A: We do not learn from history because our studies are brief and prejudiced.
B: In a surprising manner, 250 years emerges as the average length of national greatness.
C: This average has not varied for 3,000 years. Does it represent ten generations?
D: The stages of the rise and fall of great nations seem to be:
– The Age of Pioneers (outburst) The Age of Conquests
– The Age of Commerce
– The Age of Affluence
– The Age of Intellect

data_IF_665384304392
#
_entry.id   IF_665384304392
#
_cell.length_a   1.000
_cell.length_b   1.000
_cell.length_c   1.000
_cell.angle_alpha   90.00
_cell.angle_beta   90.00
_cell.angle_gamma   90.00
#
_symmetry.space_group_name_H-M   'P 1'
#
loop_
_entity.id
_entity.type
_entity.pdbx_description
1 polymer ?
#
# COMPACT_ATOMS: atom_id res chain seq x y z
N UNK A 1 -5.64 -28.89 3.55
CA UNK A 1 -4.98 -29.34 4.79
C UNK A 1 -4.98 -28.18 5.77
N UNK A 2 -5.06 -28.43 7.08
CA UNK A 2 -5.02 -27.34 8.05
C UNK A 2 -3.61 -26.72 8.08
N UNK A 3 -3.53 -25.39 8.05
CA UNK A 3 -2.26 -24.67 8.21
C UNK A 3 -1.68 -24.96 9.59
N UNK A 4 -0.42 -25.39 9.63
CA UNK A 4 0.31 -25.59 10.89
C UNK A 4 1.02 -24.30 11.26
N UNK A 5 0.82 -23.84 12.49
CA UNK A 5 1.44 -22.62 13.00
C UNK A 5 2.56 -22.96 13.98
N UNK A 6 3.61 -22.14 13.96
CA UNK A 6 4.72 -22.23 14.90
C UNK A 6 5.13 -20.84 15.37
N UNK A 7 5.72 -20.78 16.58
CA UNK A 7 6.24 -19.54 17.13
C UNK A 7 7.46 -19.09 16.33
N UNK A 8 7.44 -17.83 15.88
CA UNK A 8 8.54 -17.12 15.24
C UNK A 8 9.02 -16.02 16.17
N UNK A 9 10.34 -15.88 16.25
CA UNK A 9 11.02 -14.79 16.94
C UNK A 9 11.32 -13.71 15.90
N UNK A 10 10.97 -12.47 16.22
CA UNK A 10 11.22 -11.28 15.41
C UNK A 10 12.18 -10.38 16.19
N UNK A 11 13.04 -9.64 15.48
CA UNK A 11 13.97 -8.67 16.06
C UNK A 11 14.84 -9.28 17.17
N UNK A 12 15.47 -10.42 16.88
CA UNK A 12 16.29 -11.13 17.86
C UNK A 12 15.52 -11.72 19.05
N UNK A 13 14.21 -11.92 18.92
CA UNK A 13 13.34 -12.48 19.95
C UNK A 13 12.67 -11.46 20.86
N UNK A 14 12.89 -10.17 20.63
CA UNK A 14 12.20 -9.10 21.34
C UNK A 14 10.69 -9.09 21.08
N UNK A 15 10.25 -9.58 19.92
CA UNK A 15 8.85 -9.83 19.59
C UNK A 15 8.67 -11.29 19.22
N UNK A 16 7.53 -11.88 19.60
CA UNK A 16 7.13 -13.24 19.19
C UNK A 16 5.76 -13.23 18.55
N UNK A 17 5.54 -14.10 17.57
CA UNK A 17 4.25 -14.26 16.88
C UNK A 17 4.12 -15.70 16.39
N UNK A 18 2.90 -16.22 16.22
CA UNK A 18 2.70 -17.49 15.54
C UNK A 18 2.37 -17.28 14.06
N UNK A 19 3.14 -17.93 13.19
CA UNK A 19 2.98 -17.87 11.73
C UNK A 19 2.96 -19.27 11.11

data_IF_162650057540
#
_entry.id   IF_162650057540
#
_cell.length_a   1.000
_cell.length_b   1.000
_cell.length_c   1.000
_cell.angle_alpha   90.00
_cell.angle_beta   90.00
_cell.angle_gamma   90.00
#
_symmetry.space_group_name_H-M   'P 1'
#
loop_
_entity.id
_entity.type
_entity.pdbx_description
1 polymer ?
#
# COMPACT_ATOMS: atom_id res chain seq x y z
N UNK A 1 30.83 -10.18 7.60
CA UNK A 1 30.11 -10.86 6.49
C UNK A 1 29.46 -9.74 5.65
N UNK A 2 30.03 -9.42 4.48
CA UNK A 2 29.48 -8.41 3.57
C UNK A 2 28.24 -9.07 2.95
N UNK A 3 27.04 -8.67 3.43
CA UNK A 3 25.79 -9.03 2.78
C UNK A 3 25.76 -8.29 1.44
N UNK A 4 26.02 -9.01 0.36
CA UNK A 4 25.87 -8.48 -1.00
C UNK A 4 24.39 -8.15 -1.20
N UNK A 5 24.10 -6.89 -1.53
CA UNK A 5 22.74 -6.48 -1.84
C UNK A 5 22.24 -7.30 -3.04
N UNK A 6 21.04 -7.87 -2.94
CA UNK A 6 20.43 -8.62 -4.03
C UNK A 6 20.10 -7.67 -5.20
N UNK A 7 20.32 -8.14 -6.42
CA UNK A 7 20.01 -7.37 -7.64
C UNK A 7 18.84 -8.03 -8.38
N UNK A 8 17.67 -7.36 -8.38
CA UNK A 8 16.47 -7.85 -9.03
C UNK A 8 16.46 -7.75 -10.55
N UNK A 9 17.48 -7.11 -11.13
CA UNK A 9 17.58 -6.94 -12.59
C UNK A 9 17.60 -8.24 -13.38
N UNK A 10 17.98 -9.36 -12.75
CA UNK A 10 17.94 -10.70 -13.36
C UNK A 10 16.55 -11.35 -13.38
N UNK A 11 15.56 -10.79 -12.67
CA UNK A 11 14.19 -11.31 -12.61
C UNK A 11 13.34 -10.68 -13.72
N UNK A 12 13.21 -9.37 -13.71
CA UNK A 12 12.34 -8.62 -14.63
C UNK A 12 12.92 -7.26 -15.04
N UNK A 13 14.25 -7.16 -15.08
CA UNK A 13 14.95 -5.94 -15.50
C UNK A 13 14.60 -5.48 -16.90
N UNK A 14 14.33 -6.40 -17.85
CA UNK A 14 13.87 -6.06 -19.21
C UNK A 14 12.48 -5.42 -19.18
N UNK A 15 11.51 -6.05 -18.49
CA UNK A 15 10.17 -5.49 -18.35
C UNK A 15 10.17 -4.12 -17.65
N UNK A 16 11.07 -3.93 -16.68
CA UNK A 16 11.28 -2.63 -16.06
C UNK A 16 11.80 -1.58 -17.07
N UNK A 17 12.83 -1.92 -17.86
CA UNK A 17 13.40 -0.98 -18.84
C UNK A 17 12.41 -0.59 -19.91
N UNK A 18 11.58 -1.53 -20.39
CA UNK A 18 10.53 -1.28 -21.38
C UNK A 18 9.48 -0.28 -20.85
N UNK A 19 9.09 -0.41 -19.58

– The Age of Decadence
E: Decadence is marked by:
– An influx of foreigners
– The Welfare State
– A weakening of religion
F: Decadence is due to:
– Too long a period of wealth and power- selfishness
– Love of money
– The loss of a sense of duty
G: The life histories of great states are amazingly similar and are due to internal factors.
H: Their falls are diverse because they are largely the result of external causes.
I: History should be taught as the history of the human race, though of course with emphasis on the history of the student’s own country.